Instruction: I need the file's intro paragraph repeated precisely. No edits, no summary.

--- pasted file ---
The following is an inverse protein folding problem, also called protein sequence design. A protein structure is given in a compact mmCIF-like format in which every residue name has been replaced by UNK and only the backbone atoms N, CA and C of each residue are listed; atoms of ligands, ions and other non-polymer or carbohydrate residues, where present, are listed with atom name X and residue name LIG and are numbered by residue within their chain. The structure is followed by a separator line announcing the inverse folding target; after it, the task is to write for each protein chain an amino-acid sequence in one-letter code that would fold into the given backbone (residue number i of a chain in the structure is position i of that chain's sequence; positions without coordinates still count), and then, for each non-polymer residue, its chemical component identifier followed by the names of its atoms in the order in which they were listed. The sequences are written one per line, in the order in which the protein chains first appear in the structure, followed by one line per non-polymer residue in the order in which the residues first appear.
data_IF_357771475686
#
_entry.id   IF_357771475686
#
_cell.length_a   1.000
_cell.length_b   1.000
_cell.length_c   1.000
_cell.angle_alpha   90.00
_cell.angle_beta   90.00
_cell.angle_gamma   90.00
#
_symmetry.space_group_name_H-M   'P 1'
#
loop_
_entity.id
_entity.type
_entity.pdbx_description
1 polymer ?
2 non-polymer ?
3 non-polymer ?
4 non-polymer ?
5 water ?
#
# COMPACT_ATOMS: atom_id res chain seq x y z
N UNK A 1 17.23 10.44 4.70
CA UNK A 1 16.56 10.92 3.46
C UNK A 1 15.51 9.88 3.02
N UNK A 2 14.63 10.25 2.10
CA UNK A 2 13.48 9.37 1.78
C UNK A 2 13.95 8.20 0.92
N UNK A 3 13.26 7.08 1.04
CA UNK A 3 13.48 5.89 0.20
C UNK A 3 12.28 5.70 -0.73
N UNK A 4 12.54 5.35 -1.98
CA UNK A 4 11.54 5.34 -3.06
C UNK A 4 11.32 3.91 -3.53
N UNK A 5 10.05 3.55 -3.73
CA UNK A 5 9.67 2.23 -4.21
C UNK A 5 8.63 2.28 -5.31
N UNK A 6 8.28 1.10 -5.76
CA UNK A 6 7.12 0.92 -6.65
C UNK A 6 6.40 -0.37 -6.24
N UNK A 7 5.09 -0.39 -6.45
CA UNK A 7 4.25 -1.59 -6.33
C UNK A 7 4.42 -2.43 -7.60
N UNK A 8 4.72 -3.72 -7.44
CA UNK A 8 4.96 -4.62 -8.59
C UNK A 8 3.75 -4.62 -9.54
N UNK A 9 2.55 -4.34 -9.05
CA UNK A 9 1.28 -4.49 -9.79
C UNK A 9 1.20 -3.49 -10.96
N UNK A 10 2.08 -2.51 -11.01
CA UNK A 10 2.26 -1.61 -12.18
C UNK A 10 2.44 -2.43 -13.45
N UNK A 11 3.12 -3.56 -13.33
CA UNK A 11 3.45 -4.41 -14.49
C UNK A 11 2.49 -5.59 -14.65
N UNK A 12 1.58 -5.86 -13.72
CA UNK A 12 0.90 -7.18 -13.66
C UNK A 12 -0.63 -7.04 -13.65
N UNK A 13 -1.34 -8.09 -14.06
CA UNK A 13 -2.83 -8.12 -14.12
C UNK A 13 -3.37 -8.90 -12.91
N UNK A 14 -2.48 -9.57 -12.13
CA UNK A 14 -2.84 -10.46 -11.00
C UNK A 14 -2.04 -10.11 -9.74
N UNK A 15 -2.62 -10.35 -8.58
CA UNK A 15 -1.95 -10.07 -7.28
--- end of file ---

The following is an inverse protein folding problem, also called protein sequence design. A protein structure is given in a compact mmCIF-like format in which every residue name has been replaced by UNK and only the backbone atoms N, CA and C of each residue are listed; atoms of ligands, ions and other non-polymer or carbohydrate residues, where present, are listed with atom name X and residue name LIG and are numbered by residue within their chain. The structure is followed by a separator line announcing the inverse folding target; after it, the task is to write for each protein chain an amino-acid sequence in one-letter code that would fold into the given backbone (residue number i of a chain in the structure is position i of that chain's sequence; positions without coordinates still count), and then, for each non-polymer residue, its chemical component identifier followed by the names of its atoms in the order in which they were listed. The sequences are written one per line, in the order in which the protein chains first appear in the structure, followed by one line per non-polymer residue in the order in which the residues first appear.